ST. BONAVENTURE, NY — St. Bonaventure University students Jeffrey Uveino, ’21, and Layne Dowdall, ’20, have been selected for a prestigious summer fellowship with Carnegie-Knight News21. Both are TAPinto Greater Olean staff members.
This is the fifth year in a row St. Bonaventure students have been selected to participate, following Lian Bunny, ’16, Rachel Konieczny, ’17, and Bryce Spadafora, ’18, and Christian Gravius, ’19 — all of whom were TAPinto Greater Olean staff members.
Carnegie-Knight News21 is a national reporting initiative headquartered at the Walter Cronkite School of Journalism and Mass Communication at Arizona State University. The program brings top journalism students from across the country to report and produce in-depth, multimedia projects for major media outlets.
“Jeff and Layne are talented and accomplished students in the Jandoli School and we are proud to support their participation in this dynamic program,” Aaron Chimbel, dean of the Jandoli School of Communication, said. “News21 will not only change them, but will very likely change this country because of the important investigative journalism Jeff and Layne will do.”
Twenty-three students from 16 universities in the United States, Canada and Ireland and approximately a dozen Arizona State students will participate in the 2020 program.
In addition to several students from ASU’s Cronkite School to be named later this semester, Uveino and Dowdall will join students from Butler, DePauw, Dublin City (Ireland) University, Elon, Kent State, Morgan State, Syracuse, University of British Columbia, Colorado, Iowa, Illinois, Mississippi, North Texas, Oklahoma, and Tennessee.
Only five of the 16 universities had more than one student selected.
This year, the team of student journalists will focus their efforts on investigating disparities in sentencing and jail time, conditions of juvenile detention facilities and the impact on families, communities and victims. Fellows will travel across the country to report stories, and their work will be published as a multimedia project online and shared with industry partners across the country.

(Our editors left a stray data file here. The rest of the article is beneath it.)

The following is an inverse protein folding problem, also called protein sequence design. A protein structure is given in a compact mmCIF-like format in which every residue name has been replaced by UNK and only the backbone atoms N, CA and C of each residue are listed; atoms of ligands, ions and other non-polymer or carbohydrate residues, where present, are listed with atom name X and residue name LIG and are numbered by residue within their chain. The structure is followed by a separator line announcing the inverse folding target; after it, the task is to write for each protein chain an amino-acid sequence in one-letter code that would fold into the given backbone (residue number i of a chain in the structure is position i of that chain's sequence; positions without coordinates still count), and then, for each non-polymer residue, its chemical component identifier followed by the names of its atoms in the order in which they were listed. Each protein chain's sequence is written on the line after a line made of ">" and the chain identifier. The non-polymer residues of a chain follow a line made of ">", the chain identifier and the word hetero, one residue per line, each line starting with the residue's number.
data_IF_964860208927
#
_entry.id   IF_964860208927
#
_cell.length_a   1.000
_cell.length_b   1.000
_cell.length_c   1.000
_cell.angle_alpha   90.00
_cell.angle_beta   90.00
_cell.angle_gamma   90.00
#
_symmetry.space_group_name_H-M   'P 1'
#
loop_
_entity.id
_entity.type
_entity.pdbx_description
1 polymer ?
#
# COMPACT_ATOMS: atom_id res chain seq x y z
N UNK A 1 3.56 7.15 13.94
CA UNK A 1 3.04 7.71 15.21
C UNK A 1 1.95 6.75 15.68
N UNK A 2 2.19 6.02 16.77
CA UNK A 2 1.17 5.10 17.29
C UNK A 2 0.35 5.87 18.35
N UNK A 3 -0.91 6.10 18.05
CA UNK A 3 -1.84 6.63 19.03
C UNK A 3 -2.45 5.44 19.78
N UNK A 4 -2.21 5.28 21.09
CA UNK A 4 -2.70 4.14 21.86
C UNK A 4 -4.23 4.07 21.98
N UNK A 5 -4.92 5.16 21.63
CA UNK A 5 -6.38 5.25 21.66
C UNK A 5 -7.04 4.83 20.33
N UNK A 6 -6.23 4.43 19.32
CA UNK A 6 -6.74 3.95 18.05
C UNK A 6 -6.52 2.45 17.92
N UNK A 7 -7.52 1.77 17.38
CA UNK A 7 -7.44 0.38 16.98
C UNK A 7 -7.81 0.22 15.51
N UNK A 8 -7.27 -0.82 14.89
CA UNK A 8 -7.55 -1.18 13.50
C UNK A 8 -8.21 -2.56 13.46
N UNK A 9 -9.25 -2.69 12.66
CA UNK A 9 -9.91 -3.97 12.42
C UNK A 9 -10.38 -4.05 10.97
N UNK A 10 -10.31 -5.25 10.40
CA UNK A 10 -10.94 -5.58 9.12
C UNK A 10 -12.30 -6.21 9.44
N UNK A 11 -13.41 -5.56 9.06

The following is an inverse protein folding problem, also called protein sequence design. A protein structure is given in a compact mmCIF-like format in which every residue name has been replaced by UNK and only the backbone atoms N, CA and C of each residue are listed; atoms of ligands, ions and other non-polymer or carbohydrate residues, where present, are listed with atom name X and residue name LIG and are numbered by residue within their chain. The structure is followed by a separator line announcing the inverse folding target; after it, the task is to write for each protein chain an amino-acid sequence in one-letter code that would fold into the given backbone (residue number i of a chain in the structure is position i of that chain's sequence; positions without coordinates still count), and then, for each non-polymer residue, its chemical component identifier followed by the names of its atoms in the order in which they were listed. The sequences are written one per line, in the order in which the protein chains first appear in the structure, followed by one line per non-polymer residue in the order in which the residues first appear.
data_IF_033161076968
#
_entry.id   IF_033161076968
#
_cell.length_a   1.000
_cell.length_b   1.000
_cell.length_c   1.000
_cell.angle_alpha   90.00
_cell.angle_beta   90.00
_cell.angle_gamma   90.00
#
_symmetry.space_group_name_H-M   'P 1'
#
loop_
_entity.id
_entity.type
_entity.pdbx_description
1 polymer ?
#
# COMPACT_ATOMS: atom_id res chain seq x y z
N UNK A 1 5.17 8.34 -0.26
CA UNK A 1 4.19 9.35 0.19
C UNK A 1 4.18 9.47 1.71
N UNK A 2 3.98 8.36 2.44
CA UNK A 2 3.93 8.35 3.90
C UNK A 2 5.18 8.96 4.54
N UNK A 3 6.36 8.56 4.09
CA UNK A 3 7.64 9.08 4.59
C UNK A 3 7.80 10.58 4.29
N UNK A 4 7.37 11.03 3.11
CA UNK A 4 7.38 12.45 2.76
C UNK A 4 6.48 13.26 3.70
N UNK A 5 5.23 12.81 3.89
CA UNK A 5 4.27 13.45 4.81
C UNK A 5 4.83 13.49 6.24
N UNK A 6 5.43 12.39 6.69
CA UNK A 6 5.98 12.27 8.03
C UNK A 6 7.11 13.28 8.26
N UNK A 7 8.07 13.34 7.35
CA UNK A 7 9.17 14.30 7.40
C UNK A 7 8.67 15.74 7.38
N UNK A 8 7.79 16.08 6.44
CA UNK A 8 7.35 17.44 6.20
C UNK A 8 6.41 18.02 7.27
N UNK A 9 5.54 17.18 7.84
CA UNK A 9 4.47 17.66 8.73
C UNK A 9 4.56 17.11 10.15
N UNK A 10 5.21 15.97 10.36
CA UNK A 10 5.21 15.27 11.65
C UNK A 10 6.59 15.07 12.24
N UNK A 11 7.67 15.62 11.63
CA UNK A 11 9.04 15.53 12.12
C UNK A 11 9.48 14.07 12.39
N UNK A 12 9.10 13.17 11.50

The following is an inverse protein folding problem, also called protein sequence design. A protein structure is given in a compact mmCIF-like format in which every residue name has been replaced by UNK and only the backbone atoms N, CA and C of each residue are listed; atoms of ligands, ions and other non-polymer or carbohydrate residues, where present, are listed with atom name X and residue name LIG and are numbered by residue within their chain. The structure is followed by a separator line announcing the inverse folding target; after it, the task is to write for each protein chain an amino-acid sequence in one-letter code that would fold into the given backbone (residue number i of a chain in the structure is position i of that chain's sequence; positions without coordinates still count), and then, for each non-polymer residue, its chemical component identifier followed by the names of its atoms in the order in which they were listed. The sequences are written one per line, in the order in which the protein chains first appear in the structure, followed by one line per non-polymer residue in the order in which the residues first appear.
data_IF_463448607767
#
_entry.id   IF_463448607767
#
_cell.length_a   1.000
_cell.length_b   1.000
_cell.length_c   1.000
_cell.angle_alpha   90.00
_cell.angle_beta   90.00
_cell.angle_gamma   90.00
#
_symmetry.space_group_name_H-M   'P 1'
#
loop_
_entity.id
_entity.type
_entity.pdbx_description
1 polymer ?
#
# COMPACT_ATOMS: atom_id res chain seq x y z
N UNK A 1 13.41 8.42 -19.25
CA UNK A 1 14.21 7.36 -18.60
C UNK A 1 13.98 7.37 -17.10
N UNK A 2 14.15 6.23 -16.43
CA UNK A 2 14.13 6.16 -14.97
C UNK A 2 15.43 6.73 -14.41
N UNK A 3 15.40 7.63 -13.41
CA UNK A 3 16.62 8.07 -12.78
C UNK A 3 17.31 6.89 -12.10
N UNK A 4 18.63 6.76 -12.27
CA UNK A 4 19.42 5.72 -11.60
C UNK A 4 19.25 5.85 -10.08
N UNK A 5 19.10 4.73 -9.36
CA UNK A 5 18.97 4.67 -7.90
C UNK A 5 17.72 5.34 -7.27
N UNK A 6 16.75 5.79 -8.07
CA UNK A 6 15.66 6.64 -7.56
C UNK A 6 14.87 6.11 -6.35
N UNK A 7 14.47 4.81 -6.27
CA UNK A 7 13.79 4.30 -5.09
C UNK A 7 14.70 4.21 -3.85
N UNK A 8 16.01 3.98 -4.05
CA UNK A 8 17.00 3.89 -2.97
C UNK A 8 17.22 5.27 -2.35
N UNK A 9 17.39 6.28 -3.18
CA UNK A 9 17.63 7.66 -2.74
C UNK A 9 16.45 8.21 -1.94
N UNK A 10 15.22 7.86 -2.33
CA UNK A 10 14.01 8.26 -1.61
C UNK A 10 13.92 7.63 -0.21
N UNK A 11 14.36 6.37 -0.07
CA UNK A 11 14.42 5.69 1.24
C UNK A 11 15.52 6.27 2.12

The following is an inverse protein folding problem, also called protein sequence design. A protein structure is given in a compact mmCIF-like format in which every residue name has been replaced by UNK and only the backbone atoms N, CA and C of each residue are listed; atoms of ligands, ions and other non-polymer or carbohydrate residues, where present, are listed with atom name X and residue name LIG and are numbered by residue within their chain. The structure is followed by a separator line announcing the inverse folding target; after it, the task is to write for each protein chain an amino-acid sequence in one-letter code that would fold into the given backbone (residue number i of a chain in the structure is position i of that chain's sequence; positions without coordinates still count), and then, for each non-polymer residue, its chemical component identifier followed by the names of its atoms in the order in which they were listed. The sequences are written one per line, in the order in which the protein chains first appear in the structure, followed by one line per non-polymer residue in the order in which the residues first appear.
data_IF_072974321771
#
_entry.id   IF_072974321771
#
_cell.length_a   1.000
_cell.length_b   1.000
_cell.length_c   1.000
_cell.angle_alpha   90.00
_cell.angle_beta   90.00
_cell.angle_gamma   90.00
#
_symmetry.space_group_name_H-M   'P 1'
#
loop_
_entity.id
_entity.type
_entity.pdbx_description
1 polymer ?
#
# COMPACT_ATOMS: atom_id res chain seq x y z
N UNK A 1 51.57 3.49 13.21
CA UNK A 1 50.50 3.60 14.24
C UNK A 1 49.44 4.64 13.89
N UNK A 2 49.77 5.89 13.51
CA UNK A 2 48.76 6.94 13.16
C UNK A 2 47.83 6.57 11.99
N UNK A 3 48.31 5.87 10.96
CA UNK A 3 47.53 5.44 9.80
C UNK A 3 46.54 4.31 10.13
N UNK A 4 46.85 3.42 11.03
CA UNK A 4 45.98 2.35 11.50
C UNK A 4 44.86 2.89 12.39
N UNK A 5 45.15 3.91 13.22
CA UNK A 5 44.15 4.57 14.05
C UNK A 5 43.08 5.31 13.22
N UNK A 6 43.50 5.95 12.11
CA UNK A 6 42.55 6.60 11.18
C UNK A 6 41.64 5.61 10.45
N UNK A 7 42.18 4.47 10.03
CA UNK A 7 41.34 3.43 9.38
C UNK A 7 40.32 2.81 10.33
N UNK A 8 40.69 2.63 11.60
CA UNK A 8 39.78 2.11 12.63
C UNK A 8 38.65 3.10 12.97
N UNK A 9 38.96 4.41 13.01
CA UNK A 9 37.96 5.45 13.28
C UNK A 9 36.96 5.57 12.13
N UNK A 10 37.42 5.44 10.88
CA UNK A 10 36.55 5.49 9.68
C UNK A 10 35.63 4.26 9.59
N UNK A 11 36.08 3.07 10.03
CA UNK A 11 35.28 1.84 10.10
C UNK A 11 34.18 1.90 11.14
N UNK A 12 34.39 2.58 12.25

“We think we will find a country struggling with how to deal with youth violence, both on the preventative end and the punitive end,” Jacquee Petchel, News21’s executive editor and professor of practice at the Cronkite School. said. “It’s a topic critical to the future of children and teens, not to mention their families and their victims.”
This semester, Dowdall and Uveino will complete the spring News21 seminar, a weekly online class led by Petchel that concludes in late April. They will head to Arizona in late May for 10 weeks.
The Carnegie Corporation of New York and the John S. and James L. Knight Foundation joined forces in 2005 to launch News21 as a cornerstone of the Carnegie-Knight Initiative on the Future of Journalism Education.
More than 500 top journalism students in the U.S. have participated in the landmark national initiative, exploring topics such as gun rights, veterans’ issues, food safety, drinking water contamination, and hate in America. Work produced by News21 has appeared in major media outlets including The Washington Post, NBC News and USA Today.